(I originally titled this piece “Retirement Sucks,’ but a careful reader, the education wonk Joe Williams, sent a note using the phrase “No Glove Left Behind,’ and I have shamelessly stolen it from him….because it’s far more clever than my effort.)
To be completely honest, I’ve been at loose ends ever since retiring from the PBS NewsHour a few years ago. Reporting about public education gave me a sense of purpose, and suddenly that was gone. I tried my hand at business, hoping to finally make some decent money, but, sadly, my college admissions consulting business went belly-up, I was no longer serving on the Board of Directors of Pearson, whose board I had joined in hopes of reforming that controversial organization from within, and I couldn’t interest a publisher in the book I wanted to write, “101 Reasons Manhattan’s Upper East Side is NYC’s Most Exciting Place to Live.”
Basically, I had nothing but time…and nothing to do. So I spent hours every day on long meandering walks, trying to come up with an activity that would give my live a real sense of purpose. One day in early December, it clicked. Everywhere I looked, or so it seemed, I saw a lost glove or a misplaced mitten. It happened so often that I finally decided to do something about it.
I began picking them up, taking them home, cleaning them, and putting them in a pile in our second bedroom. Because I got so focused on searching for strays, I walked into lampposts and more than a few pedestrians. But the thrill of the hunt was worth a few bumps.
I enlisted my wife and a few friends and neighbors, and before long we had more than 100 mismatched gloves and mittens, the stash pretty much taking over our second bedroom.
You might think that collecting lost gloves is a fool’s errand. I disagree. The needy receive coats and hats from Operation Warm and One Warm Coat. SolefulCaring and Shoes for the Homeless provide winter boots for the needy, but no one has been paying attention to their hands. We could fill that niche and meet that need!
I suggested calling our effort “gLOVEs” or maybe “Mitten Smitten,” but those names didn’t fly with my family. Then a grandchild who’s been helping out composed this haiku:
Lost gloves, lone mittens
searching for a mate. Please help
warm shivering hands.
And her last line struck a chord, and that’s how our organization to collect, clean, match, and donate gloves and mittens got its name, WARM HANDS.
My son, a computer whiz, is building a data base and an app that will allow us to make easy matches.
Matching gloves turned out to be more difficult than I had imagined. The two (one left, one right) have to be the same color, type, and size. And in pretty much the same condition.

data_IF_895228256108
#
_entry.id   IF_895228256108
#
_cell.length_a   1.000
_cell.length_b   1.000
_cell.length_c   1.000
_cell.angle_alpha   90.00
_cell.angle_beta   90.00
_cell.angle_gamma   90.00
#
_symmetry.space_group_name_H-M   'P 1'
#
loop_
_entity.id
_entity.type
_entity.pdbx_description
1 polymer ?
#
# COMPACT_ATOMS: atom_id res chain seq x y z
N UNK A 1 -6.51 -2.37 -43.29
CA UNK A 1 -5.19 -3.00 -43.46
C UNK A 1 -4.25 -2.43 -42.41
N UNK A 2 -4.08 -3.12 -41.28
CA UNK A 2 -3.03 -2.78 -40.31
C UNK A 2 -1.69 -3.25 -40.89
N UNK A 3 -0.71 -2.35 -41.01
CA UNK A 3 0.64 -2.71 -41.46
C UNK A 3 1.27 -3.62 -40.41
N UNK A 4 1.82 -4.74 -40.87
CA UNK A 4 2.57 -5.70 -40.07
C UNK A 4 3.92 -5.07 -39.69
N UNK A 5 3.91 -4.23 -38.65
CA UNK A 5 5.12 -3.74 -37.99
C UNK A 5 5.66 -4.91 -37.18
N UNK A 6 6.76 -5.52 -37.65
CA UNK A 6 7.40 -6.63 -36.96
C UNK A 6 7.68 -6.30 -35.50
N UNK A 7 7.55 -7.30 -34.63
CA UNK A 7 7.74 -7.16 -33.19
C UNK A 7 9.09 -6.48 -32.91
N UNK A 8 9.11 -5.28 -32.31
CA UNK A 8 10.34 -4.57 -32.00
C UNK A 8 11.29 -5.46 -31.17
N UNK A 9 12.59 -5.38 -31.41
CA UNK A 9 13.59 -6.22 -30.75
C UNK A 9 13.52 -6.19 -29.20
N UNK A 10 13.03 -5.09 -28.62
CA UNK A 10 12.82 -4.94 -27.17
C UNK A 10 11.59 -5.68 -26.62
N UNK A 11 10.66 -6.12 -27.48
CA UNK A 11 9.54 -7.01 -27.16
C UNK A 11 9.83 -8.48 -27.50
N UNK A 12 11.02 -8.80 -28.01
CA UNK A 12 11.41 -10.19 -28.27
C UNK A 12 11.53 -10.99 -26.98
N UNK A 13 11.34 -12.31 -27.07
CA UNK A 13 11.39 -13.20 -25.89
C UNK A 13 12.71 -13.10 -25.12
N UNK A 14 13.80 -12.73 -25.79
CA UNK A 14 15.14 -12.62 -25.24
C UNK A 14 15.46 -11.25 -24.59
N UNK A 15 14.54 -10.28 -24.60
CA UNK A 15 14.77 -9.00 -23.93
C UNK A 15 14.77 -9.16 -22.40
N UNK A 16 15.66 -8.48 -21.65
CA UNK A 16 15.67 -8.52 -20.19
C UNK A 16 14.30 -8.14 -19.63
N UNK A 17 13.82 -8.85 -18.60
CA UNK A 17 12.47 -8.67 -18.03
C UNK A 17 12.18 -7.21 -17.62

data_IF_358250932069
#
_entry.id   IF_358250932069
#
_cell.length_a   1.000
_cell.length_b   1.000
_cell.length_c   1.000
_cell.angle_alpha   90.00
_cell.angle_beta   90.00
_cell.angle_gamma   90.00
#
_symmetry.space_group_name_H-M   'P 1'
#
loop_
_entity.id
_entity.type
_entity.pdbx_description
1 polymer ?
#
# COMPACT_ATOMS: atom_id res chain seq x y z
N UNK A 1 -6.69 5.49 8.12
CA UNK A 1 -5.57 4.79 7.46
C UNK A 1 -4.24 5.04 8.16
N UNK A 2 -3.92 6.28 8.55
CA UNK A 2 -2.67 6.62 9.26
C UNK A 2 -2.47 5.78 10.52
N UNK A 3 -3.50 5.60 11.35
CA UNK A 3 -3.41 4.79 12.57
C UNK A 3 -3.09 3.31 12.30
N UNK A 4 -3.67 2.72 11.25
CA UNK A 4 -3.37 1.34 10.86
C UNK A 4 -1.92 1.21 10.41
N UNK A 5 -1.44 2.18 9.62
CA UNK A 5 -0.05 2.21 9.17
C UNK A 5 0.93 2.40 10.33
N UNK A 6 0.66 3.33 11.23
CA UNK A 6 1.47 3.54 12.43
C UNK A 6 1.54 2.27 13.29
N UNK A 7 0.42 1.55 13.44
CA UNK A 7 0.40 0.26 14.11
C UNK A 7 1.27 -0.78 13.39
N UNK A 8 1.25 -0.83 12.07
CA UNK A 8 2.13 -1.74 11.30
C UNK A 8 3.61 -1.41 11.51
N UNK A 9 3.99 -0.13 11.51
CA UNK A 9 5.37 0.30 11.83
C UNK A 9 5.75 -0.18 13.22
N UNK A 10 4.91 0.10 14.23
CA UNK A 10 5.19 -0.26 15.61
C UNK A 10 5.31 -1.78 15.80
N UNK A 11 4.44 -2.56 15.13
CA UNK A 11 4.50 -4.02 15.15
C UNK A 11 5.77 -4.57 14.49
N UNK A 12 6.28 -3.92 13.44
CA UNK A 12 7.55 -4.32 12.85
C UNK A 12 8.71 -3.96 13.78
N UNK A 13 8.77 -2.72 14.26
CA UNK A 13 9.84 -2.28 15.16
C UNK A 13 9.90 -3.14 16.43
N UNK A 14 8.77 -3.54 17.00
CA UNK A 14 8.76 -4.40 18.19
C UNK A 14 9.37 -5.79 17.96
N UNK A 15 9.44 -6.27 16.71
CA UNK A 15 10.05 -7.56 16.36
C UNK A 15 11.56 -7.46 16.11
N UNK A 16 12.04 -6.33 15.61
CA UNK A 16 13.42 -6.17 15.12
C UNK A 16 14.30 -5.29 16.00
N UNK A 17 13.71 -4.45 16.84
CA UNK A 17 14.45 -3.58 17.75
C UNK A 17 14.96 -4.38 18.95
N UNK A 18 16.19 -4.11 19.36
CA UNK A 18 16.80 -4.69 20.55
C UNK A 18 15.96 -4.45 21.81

Gloves and mittens are actually pretty interesting. Turns out that until fairly recently most of those sold here in the United States were made in China or somewhere else in Asia, but there’s been a resurgence, and most gloves sold here in America are also made in America. That was a pleasant surprise. Glove factories can be found on Native American reservations, in Orthodox and Amish communities, and in several state prisons. Not sure where this fancy suede driving glove was made, but it’s a beauty.
Much of what I learned about gloves and mittens came from the glovemakers trade association, Making American Gloves Again. I have a connection to the organization and am hoping that it will endorse WARM HANDS. While I don’t know its President, a Mr. José Loff, personally, my sister-in-law has a second cousin who lives just four or five blocks from Mr. Loff and has seen him walking his dog. I hope that connection will be enough to get an endorsement from Mr. Loff’s organization, MAGA.
By the way, that fancy suede driving glove turned out to be our first matched pair. I found the first one near our apartment, and three or four days later my wife came across its mate not far from where I found the first. We’re surmising that the owner either dropped both the same day or perhaps came back to search for #1, failed to find it, and threw away #2.
It’s now April, and I am pleased to report that we have donated three dozen pairs of clean gloves and mittens to a homeless shelter not far from our home in New York City.
We now have close to 250 unmatched gloves and mittens in our apartment, and it turns out, the more gloves and mittens we have, the easier it is to find matches. That’s why I am hoping you will send any stray gloves and mittens you find to the address below. After all, WARM HANDS is filling a need, and we want it to grow.
WARM HANDS helps in another important way. It’s an antidote to despair. If you are feeling powerless in an age when Presidential lying and Congressional cowardice are rampant, WARM HANDS will restore your sense of purpose! You are significant, you are making a difference, you are saving the world, one glove at a time!
Right we’re delivering clean pairs of gloves and mittens to needy organizations here in New York City, but–if this takes off–I see no reason why we cannot help needy people in Chicago, Indianapolis, Lincoln, Nebraska, and elsewhere. I came across these two yesterday morning, the last day of March, but I think that has to be the end, for now, because glove/mitten weather is a thing of the past here in New York City.
Please send the gloves and mittens–but clean them first!–to WARM HANDS, 1148 Fifth Avenue, Apartment 9D, New York, NY 10128.
To be honest, I still miss reporting on Betsy DeVos. However, I am continuing to work on my book for tourists, tentatively called “The 101 Most Exciting Things to Do and See on the Upper East Side of Manhattan.” I could use some help with the list because so far I have found only six or seven.
Thank you, and bless you…..